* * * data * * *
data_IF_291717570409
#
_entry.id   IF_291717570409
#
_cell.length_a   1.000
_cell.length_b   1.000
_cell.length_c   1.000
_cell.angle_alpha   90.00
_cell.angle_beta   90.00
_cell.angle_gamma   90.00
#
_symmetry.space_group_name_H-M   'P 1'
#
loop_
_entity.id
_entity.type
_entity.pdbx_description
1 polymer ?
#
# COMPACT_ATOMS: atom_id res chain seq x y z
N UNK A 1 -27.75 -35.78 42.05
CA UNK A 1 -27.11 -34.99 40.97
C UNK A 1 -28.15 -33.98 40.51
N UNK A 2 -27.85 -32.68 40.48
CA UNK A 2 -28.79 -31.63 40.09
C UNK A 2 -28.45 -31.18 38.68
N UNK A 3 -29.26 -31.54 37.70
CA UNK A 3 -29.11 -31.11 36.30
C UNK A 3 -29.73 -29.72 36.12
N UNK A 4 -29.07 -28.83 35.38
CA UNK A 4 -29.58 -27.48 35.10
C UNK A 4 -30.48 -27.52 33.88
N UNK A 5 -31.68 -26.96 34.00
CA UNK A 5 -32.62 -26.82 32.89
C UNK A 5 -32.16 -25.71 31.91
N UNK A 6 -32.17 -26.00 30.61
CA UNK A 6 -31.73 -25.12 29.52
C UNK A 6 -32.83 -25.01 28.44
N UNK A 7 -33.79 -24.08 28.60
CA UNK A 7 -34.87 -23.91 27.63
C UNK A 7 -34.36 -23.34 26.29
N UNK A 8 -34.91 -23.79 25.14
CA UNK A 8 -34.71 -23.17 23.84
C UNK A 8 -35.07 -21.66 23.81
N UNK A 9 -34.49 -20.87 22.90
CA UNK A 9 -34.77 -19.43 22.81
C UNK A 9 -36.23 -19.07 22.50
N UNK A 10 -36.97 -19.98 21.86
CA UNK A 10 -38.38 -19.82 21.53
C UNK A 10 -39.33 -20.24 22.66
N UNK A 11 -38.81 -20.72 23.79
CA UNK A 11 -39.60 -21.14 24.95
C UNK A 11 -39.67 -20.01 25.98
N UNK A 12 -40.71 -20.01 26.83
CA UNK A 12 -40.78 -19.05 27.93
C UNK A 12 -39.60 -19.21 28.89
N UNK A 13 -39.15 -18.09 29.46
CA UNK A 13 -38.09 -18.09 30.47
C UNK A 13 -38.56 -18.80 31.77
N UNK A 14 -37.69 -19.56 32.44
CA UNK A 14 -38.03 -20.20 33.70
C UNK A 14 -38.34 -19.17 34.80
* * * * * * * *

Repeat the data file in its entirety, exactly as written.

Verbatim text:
data_IF_291717570409
#
_entry.id   IF_291717570409
#
_cell.length_a   1.000
_cell.length_b   1.000
_cell.length_c   1.000
_cell.angle_alpha   90.00
_cell.angle_beta   90.00
_cell.angle_gamma   90.00
#
_symmetry.space_group_name_H-M   'P 1'
#
loop_
_entity.id
_entity.type
_entity.pdbx_description
1 polymer ?
#
# COMPACT_ATOMS: atom_id res chain seq x y z
N UNK A 1 -27.75 -35.78 42.05
CA UNK A 1 -27.11 -34.99 40.97
C UNK A 1 -28.15 -33.98 40.51
N UNK A 2 -27.85 -32.68 40.48
CA UNK A 2 -28.79 -31.63 40.09
C UNK A 2 -28.45 -31.18 38.68
N UNK A 3 -29.26 -31.54 37.70
CA UNK A 3 -29.11 -31.11 36.30
C UNK A 3 -29.73 -29.72 36.12
N UNK A 4 -29.07 -28.83 35.38
CA UNK A 4 -29.58 -27.48 35.10
C UNK A 4 -30.48 -27.52 33.88
N UNK A 5 -31.68 -26.96 34.00
CA UNK A 5 -32.62 -26.82 32.89
C UNK A 5 -32.16 -25.71 31.91
N UNK A 6 -32.17 -26.00 30.61
CA UNK A 6 -31.73 -25.12 29.52
C UNK A 6 -32.83 -25.01 28.44
N UNK A 7 -33.79 -24.08 28.60
CA UNK A 7 -34.87 -23.91 27.63
C UNK A 7 -34.36 -23.34 26.29
N UNK A 8 -34.91 -23.79 25.14
CA UNK A 8 -34.71 -23.17 23.84
C UNK A 8 -35.07 -21.66 23.81
N UNK A 9 -34.49 -20.87 22.90
CA UNK A 9 -34.77 -19.43 22.81
C UNK A 9 -36.23 -19.07 22.50
N UNK A 10 -36.97 -19.98 21.86
CA UNK A 10 -38.38 -19.82 21.53
C UNK A 10 -39.33 -20.24 22.66
N UNK A 11 -38.81 -20.72 23.79
CA UNK A 11 -39.60 -21.14 24.95
C UNK A 11 -39.67 -20.01 25.98
N UNK A 12 -40.71 -20.01 26.83
CA UNK A 12 -40.78 -19.05 27.93
C UNK A 12 -39.60 -19.21 28.89
N UNK A 13 -39.15 -18.09 29.46
CA UNK A 13 -38.09 -18.09 30.47
C UNK A 13 -38.56 -18.80 31.77
N UNK A 14 -37.69 -19.56 32.44
CA UNK A 14 -38.03 -20.20 33.70
C UNK A 14 -38.34 -19.17 34.80